Published a new article on “Knowing Jesus vs. knowing about Jesus—what is the difference?”
Fan magazines help us answer this question. Adoring fans of movie, TV, music, or sports stars buy thousands of dollars’ worth of information, photos, and juicy tidbits. After poring over such material, the fans feel as if they really know their heroes. But do they? They may know certain facts about their chosen hero. They may be able to cite birth date, favorite color, and childhood pets, but, if they were to meet that person face to face, what would the hero say? Does the fan really know the hero?
Read more - http://www.gotquestions.org/knowing-Jesus.html
Published a new article on “What does it mean that we live in a fallen world?”
The word fallen is used in the Bible to describe someone or something spiritually and morally degraded. Israel is described as “fallen” (Amos 5:2), as are angels (Isaiah 14:12; Revelation 12:4) and the glory of mankind (1 Peter 1:24). Each of these has fallen away from the heights of God’s good will for them, fallen into sin, and therefore fallen under the just wrath of God. Those in a fallen state suffer the degrading and deadly spiritual, moral, and social consequences of sinfulness.
Read more - http://www.gotquestions.org/fallen-world.html
God in the flesh
Published a new article on “Is Jesus God in the flesh? Why is it important that Jesus is God in the flesh?”
Since His conception by the Holy Spirit in the womb of the virgin Mary (Luke 1:26-38), the real identity if Jesus Christ has always been questioned by skeptics. It began with Mary’s fiancé, Joseph, who was afraid to marry her when she revealed that she was pregnant (Matthew 1:18-24). He took her as his wife only after the angel confirmed to him that the child she carried was the Son of God.
Read more - http://www.gotquestions.org/God-in-the-flesh.html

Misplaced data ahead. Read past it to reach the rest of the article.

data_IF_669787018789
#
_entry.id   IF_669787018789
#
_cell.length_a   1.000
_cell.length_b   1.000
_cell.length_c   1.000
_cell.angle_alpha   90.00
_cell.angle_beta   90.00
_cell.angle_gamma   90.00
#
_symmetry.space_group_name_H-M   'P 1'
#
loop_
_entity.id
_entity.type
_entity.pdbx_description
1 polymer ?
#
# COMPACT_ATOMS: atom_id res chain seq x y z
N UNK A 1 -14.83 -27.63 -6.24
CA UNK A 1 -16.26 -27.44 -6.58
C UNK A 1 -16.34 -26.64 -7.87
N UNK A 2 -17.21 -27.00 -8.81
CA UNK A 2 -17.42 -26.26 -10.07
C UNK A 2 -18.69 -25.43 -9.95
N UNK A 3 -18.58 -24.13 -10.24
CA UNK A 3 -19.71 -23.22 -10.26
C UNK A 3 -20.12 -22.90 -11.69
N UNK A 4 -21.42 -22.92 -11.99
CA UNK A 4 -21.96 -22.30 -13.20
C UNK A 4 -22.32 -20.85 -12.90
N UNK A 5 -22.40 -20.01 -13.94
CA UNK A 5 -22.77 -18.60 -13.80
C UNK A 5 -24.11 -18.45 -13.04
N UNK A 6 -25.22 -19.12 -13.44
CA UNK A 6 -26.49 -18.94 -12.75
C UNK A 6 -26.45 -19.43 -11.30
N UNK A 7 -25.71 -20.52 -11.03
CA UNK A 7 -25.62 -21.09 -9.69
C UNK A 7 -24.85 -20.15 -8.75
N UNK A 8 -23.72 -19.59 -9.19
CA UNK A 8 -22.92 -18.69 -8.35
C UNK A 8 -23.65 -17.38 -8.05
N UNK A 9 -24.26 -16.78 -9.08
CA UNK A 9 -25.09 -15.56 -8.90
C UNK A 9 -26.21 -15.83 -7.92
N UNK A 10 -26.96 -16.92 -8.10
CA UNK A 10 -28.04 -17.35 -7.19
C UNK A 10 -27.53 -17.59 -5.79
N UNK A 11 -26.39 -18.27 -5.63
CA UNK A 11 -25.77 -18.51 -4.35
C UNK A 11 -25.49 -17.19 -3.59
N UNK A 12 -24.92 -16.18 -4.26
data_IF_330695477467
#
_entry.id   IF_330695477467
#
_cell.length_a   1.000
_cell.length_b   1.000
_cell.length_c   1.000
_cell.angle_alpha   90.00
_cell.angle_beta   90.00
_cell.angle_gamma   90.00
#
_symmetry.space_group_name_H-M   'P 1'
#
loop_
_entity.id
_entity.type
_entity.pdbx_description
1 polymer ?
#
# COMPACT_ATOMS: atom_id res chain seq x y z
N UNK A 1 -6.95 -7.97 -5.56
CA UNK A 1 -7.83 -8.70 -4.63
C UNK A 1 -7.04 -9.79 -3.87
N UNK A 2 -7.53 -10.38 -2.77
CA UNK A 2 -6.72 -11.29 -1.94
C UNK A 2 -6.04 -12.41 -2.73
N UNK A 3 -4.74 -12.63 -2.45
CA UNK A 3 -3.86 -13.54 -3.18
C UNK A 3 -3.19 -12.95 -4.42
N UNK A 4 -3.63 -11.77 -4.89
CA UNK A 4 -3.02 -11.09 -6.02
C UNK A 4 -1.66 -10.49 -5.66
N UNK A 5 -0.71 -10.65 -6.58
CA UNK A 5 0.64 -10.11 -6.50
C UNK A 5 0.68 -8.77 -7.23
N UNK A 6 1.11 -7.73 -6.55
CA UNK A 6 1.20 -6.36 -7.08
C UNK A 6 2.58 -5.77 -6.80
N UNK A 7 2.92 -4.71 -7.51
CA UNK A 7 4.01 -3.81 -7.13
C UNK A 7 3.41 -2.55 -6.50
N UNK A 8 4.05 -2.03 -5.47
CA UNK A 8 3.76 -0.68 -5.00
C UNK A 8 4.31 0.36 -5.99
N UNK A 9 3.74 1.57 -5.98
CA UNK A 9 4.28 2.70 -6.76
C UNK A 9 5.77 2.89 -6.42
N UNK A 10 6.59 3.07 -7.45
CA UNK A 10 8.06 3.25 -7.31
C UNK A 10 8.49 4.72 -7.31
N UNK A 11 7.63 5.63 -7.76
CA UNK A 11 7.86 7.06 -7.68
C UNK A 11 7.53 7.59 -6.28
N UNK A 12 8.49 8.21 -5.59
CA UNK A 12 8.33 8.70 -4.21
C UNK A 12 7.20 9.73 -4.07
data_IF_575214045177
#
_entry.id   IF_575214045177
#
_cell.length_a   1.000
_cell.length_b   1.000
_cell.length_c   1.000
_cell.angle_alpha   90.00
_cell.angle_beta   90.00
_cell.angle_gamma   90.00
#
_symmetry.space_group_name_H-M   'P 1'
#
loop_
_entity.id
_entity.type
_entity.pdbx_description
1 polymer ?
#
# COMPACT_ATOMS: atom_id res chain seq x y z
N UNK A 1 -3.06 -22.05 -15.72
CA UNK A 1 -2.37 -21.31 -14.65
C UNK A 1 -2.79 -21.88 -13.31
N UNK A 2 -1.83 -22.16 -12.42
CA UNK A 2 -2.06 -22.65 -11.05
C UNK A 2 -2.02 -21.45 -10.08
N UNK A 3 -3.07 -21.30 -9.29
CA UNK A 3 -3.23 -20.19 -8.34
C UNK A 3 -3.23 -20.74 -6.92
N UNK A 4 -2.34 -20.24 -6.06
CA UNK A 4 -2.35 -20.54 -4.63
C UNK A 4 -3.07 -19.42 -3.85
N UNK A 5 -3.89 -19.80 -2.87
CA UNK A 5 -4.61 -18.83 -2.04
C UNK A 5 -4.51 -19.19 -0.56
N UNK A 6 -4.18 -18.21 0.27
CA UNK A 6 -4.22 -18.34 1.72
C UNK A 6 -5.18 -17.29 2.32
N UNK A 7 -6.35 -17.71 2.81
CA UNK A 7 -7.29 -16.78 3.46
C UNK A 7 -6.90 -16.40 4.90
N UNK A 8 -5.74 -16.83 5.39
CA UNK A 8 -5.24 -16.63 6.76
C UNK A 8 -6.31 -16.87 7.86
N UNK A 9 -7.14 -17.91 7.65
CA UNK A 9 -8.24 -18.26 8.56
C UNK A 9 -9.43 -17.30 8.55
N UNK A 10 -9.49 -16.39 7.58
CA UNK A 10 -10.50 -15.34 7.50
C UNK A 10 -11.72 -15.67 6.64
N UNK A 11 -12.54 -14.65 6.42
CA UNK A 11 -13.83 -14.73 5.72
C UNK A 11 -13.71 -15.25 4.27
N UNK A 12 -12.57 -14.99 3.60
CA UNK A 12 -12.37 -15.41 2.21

This week’s Question of the Week: “How can I know if something is a sin?”
There are two issues involved in this question, the things that the Bible specifically mentions and declares to be sin and those the Bible does not directly address. Scriptural lists of various sins include Proverbs 6:16-19, Galatians 5:19-21, and 1 Corinthians 6:9-10. There can be no doubt that these passages present the activities as sinful, things God does not approve of. Murder, adultery, lying, stealing, etc.—there is no doubt the Bible presents such things as sin. The more difficult issue is in determining what is sinful in areas that the Bible does not directly address. When the Bible does not cover a certain subject, we have some general principles in His Word to guide us.
Read more - http://www.gotquestions.org/know-sin.html
Sin against God
Published a new article on “Why is every sin ultimately a sin against God?”
Sin often harms another person, but, ultimately, all sin is against God. The Bible is contains many references to people admitting, “I have sinned against God” (Exodus 10:16; Joshua 7:20; Judges 10:10). Genesis 39:9 gives us a closer look at this. Joseph was being tempted to commit adultery with Potiphar’s wife. In resisting her, he said, “My master has withheld nothing from me except you, because you are his wife. How then could I do such a wicked thing and sin against God?” It is interesting that Joseph did not say that his sin would be against Potiphar. This isn’t to say that Potiphar would be unaffected. But Joseph’s greater loyalty was to God and His laws. It was God he did not want to offend.